Others have proposed that they were known simply as “disciples.” They are certainly described as such both before (Acts ; 6:1, 2; 9:1, 19, 25, 26) the name Christians was given in Acts and afterwards as well (Acts ; ; ; etc). As an internal church “label” or “description” for each other that would be logical enough for it accurately describes what they were: followers, students, learners.
That they would adopt it as a “name” for the movement, however--rather than as a mere descriptive “identifier” for each other—seems far less likely. The disciples would automatically know they were using it of each other. But it would be of no help to outsiders who surely would promptly ask “Disciples of whom? Of what rabbi or religious figure?” The most important part of the description is left unstated! For “internal” use it’s not needed; for “external” use it is a different matter.
[Page 535] This is probably why the one time Jesus’ followers are described as “disciples” from the standpoint of hostile outsiders in the book of Acts they are labeled “the disciples of the Lord” (Acts 9:1). To distinguish whose “disciples” are under description.
To elaborate further on this first century reality: There were, for example, “disciples of John [the Baptist]” (Matthew ). In Mark we read that he wasn’t the only one who had disciples around, “The disciples of John and of the Pharisees were fasting.” Even after the death of the Baptist we know that his disciples still flourished for we find in Acts that the orator Apollos “knew only the baptism of John,” surely implying that he identified himself as such a disciple.
In Acts 19 we read of Paul arriving in
Hence “disciple” alone would not cut it for outsiders to understand,
not even for Jews. Yet even more so for
Gentiles. For surely they would enquire,
“Disciples of what philosophical leader?”
Adding “or religious leader” as a mere afterthought most likely. Even for Christians it was occasionally
inadequate, as with Paul in Acts 19.
Finally, our text refers to the believers and their religion being insulted because of their commitment to this “name:” “Do they not blaspheme that noble name by which you are called?” (James 2:7). This does not necessarily mean that they were being persecuted because of their faith, though that can’t be excluded either.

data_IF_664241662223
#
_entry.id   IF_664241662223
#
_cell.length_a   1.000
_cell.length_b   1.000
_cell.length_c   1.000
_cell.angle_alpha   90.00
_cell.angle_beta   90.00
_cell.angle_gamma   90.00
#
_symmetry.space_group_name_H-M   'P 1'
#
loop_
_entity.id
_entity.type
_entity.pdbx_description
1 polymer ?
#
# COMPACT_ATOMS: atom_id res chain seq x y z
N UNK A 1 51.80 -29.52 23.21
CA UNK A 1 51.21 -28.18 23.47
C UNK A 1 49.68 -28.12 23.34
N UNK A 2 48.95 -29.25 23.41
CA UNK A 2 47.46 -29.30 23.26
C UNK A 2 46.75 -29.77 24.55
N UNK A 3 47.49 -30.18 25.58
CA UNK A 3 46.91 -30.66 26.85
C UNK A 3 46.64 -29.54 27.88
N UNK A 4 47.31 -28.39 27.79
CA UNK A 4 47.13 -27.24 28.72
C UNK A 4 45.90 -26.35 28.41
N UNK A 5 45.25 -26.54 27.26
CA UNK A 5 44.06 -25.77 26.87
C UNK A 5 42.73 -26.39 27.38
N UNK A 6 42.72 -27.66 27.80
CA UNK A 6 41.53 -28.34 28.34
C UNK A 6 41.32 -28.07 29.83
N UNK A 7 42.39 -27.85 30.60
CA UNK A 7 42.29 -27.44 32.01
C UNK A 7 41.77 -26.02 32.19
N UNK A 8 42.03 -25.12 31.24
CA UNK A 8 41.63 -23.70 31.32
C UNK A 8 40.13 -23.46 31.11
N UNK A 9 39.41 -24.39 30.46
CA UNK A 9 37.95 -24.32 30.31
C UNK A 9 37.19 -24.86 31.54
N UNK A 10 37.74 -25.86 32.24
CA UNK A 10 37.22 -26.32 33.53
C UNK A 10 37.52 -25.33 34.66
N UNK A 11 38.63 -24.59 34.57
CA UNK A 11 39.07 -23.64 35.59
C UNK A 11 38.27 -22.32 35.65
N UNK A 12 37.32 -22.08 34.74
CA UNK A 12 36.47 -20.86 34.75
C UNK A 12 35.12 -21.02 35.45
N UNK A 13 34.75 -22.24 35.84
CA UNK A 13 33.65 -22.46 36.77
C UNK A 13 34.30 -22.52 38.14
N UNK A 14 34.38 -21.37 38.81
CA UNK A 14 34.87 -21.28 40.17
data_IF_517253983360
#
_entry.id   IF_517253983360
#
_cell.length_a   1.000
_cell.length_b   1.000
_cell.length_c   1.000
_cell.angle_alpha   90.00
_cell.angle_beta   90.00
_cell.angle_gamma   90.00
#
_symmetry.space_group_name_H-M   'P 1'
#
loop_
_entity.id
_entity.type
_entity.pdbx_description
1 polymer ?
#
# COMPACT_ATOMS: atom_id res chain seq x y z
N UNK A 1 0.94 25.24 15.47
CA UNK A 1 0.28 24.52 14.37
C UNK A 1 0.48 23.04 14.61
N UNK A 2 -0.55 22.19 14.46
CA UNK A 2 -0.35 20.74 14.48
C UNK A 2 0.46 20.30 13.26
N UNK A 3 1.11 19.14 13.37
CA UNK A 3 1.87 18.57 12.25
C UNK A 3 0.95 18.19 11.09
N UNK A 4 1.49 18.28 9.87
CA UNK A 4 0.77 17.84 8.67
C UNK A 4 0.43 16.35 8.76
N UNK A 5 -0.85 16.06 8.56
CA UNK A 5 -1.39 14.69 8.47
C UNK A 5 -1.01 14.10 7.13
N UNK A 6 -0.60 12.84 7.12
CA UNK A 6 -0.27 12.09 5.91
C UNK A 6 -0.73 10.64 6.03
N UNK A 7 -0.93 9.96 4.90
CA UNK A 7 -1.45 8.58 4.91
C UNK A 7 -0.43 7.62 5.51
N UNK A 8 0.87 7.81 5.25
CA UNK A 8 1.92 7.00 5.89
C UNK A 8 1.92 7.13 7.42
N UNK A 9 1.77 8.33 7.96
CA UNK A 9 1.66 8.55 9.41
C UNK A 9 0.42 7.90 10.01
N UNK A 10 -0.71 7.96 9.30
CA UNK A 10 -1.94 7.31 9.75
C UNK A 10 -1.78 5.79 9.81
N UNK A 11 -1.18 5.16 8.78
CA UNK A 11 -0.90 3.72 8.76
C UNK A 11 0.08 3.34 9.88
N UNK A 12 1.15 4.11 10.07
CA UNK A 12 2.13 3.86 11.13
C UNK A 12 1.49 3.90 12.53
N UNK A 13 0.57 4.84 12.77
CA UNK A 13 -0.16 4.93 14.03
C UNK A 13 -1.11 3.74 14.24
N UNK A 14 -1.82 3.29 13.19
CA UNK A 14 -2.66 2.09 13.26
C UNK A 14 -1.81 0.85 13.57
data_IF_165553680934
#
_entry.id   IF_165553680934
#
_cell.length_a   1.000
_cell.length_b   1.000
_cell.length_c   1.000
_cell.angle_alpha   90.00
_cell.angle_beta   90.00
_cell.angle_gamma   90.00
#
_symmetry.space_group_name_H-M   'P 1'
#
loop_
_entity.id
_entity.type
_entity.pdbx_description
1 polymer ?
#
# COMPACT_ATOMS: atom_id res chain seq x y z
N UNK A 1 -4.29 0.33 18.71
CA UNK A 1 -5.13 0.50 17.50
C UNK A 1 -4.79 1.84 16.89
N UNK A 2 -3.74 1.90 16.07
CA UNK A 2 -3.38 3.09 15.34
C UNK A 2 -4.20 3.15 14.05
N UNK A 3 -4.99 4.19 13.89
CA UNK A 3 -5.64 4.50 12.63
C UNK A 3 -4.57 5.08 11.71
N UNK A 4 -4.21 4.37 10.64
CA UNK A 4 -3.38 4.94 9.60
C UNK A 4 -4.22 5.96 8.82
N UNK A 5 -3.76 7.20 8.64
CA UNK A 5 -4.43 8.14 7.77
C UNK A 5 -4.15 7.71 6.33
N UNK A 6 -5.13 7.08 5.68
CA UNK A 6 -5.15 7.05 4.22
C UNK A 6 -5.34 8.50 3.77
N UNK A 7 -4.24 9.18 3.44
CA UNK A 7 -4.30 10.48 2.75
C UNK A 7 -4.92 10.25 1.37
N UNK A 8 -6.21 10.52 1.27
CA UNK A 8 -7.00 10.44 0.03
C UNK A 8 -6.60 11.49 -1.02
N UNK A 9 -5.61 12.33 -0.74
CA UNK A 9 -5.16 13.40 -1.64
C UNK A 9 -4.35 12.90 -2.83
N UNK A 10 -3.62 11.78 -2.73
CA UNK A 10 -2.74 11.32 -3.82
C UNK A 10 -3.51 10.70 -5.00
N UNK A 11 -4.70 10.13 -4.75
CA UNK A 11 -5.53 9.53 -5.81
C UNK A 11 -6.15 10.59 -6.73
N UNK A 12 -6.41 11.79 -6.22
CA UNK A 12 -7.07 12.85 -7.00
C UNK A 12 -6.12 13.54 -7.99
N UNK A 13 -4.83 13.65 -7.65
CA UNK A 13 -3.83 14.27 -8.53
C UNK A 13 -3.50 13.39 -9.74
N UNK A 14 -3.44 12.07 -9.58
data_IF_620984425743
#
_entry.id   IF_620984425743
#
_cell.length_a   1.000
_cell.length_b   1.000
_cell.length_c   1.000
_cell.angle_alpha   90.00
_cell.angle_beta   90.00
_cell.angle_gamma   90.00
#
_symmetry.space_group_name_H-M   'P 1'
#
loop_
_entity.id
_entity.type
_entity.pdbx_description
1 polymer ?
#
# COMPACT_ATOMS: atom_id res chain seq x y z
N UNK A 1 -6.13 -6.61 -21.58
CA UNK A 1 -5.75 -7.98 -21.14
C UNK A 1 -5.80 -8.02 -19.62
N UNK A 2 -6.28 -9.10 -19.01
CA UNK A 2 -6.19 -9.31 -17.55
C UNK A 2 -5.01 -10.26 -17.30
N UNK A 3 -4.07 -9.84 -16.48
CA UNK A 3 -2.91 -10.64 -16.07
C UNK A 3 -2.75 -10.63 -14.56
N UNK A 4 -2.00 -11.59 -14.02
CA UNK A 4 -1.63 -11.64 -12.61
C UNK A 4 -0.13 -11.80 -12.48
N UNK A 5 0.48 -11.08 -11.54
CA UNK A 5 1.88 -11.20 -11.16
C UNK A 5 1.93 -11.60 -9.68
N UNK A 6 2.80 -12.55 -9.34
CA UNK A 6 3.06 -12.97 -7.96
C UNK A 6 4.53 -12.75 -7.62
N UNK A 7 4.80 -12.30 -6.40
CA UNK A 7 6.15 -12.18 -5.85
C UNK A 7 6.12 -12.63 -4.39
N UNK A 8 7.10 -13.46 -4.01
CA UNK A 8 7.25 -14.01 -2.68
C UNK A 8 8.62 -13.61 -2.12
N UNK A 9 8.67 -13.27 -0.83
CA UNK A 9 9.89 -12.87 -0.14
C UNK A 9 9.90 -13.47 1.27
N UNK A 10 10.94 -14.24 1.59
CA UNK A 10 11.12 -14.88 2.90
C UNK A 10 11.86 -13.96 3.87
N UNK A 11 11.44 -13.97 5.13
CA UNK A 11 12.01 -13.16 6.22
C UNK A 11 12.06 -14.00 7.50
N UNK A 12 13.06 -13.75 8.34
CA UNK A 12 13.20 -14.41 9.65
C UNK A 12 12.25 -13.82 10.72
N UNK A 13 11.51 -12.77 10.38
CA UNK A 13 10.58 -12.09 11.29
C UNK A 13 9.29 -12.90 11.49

[Page 536] Indeed, the immediate context is on maltreatment due to economic status (or, rather, lack of it) rather than on the basis of one’s religious convictions. It is the “poor man” in particular who is being mistreated by being needlessly pulled into court proceedings (2:6). The immediately following words—“Do not the rich oppress you and drag you into the courts?”—could be taken either as limited to these poor in particular or that the rest of the members (whether rich or poor) were also abused in a similar manner.
In either case “blaspheme” carries the broader connotation of speak against, insult, demean. The reference is to a snide reference of one type or another as to your religion in the hope of prejudicing a judge or others against you and what you have to say. (“We wouldn’t expect people like that to be reliable or trustworthy, would we?” would be the silent implication.)
In what sense is the commandment to love a “royal law”?
(1) Royal because of its Divine origin? Hence it would be a “royal” law in the sense that it came from the King. Jesus endorsed the love commandment as one of the two fundamental moral-ethical-religious commandments that came from God in Matthew 22:39. Hence the King of believers gave His imprimatur to the commandment as core to His own law as well.
[Page 537] Even in the context in which Jesus does so, it is, directly, part of His evaluation of what are the most important parts of the Old Testament system. He is not specifically addressing what are the most important parts of His own, although the application seems an inevitable and unavoidable application. (Can one possibly imagine a situation in which the moral core would be different?)
This supernatural origin approach is reflected in the God’s Word translation, “You are doing right if you obey this law from the highest authority: ‘Love your neighbor as you love yourself.’ ”
(2) Royal as a description of within whose domain it is obligatory and required? This shifts the significance of the term from the authority it originates from to within whose domain it is applicable: It would be royal because it is obligatory within that monarch’s kingdom. This would be true whether we interpret the ruler to be Yahweh or Jesus. (In its original Old Testament setting, of course, it was Jehovah.)
Least likely is the idea that it is a law “for” kings or king-like individuals. A central thrust of James is the very opposite: that this law is for all believers. Hence “royal” would make far more sense as a reference to the origin or ultimate authority behind the law rather than to the law being the type befitting rulers.